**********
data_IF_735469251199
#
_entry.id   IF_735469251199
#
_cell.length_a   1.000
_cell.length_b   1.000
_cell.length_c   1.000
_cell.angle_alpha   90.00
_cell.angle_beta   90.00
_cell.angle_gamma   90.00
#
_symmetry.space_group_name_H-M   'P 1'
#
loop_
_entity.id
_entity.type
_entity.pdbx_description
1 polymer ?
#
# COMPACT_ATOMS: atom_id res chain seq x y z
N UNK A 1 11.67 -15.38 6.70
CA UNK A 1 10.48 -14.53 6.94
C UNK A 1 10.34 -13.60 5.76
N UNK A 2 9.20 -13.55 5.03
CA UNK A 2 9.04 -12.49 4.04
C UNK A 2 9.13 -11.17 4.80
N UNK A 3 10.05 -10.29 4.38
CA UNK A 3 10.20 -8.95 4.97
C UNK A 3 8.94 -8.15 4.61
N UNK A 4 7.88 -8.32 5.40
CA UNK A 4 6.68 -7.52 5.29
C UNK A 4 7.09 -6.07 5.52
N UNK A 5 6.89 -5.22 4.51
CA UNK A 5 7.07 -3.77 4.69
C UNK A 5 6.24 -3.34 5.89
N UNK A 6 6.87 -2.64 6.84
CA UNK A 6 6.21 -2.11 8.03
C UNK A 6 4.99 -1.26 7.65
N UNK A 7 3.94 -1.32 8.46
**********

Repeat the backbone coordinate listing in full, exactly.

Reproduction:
data_IF_735469251199
#
_entry.id   IF_735469251199
#
_cell.length_a   1.000
_cell.length_b   1.000
_cell.length_c   1.000
_cell.angle_alpha   90.00
_cell.angle_beta   90.00
_cell.angle_gamma   90.00
#
_symmetry.space_group_name_H-M   'P 1'
#
loop_
_entity.id
_entity.type
_entity.pdbx_description
1 polymer ?
#
# COMPACT_ATOMS: atom_id res chain seq x y z
N UNK A 1 11.67 -15.38 6.70
CA UNK A 1 10.48 -14.53 6.94
C UNK A 1 10.34 -13.60 5.76
N UNK A 2 9.20 -13.55 5.03
CA UNK A 2 9.04 -12.49 4.04
C UNK A 2 9.13 -11.17 4.80
N UNK A 3 10.05 -10.29 4.38
CA UNK A 3 10.20 -8.95 4.97
C UNK A 3 8.94 -8.15 4.61
N UNK A 4 7.88 -8.32 5.40
CA UNK A 4 6.68 -7.52 5.29
C UNK A 4 7.09 -6.07 5.52
N UNK A 5 6.89 -5.22 4.51
CA UNK A 5 7.07 -3.77 4.69
C UNK A 5 6.24 -3.34 5.89
N UNK A 6 6.87 -2.64 6.84
CA UNK A 6 6.21 -2.11 8.03
C UNK A 6 4.99 -1.26 7.65
N UNK A 7 3.94 -1.32 8.46